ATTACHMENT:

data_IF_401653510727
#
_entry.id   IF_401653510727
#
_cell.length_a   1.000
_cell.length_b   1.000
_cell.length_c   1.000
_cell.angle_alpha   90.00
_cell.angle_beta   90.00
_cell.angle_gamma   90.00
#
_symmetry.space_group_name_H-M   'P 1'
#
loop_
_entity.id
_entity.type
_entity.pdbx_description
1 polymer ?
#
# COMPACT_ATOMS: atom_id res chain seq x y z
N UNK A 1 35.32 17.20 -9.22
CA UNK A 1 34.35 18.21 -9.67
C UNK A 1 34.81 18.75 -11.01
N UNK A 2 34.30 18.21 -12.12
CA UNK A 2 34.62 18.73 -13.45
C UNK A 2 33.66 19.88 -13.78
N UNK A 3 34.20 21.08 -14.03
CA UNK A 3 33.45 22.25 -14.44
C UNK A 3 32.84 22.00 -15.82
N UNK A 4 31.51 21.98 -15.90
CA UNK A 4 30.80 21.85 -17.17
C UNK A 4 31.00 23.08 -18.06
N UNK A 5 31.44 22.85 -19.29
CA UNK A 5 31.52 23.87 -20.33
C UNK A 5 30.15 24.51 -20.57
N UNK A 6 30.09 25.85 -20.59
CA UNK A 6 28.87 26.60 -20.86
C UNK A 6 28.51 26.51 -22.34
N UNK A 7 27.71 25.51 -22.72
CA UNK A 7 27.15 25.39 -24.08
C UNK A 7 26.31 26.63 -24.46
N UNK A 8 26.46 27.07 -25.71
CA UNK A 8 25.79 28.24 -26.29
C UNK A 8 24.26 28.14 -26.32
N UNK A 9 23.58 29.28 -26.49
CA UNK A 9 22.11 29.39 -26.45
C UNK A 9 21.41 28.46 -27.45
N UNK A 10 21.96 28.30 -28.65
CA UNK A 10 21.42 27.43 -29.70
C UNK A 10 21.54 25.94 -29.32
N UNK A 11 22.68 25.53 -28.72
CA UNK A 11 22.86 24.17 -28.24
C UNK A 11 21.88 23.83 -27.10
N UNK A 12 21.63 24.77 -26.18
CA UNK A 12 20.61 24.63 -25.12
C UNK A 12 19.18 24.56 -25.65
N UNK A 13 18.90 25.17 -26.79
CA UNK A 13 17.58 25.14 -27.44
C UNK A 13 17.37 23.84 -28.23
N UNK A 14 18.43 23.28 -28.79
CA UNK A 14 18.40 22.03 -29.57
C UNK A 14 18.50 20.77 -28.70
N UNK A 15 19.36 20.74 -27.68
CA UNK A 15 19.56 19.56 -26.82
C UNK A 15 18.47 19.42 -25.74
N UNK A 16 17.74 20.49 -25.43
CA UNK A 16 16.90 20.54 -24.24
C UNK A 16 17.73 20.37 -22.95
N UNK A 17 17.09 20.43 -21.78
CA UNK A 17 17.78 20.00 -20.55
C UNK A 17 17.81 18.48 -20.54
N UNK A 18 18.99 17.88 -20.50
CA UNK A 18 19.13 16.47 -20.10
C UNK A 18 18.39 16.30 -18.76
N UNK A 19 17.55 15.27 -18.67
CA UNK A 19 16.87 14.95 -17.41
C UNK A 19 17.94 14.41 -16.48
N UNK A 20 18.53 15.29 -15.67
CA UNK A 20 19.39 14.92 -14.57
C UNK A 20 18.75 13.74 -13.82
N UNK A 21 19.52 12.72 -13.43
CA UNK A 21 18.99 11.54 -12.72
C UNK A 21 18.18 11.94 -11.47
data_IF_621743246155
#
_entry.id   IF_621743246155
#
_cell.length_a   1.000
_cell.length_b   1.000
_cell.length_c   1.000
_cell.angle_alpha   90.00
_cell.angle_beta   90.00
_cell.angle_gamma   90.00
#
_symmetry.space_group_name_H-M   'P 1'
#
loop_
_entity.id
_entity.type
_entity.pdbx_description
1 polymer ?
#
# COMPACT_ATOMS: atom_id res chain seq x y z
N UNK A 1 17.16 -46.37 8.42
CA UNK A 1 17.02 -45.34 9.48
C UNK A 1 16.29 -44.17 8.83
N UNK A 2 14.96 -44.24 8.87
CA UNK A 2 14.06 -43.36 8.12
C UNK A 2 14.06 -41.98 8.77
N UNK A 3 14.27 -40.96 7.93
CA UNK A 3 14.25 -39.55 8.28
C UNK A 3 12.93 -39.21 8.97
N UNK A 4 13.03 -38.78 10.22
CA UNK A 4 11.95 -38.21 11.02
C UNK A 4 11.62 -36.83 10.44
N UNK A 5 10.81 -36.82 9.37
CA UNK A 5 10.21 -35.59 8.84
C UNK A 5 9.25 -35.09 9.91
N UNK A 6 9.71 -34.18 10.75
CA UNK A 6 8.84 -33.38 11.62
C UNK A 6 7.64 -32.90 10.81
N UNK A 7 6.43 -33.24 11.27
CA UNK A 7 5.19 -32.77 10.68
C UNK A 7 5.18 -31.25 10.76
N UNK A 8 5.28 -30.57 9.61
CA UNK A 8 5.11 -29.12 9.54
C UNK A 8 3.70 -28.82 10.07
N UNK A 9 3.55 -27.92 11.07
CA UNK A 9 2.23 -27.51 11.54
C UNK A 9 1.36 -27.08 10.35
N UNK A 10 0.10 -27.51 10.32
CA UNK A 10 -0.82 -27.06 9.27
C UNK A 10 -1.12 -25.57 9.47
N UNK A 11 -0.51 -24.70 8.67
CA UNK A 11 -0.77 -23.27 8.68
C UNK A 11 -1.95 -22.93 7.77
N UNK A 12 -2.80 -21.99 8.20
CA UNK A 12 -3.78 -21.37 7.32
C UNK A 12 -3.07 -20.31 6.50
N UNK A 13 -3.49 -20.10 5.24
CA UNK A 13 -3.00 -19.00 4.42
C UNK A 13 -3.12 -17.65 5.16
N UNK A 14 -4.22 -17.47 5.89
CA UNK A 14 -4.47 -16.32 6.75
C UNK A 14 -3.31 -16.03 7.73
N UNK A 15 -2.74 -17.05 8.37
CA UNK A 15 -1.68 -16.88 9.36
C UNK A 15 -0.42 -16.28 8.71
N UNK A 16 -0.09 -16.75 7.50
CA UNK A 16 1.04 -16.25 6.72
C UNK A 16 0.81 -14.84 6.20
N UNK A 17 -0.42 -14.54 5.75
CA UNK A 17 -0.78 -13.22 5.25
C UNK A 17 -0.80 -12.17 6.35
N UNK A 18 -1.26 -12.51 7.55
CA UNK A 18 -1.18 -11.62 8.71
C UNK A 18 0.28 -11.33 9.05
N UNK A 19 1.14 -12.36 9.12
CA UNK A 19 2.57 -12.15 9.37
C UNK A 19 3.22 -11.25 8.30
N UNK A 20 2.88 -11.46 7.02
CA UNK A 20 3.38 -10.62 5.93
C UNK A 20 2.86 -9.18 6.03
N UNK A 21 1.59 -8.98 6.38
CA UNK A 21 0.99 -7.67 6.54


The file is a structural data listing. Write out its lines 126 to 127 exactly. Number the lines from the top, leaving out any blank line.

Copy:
CA UNK A 8 5.11 -29.12 9.54
C UNK A 8 3.70 -28.82 10.07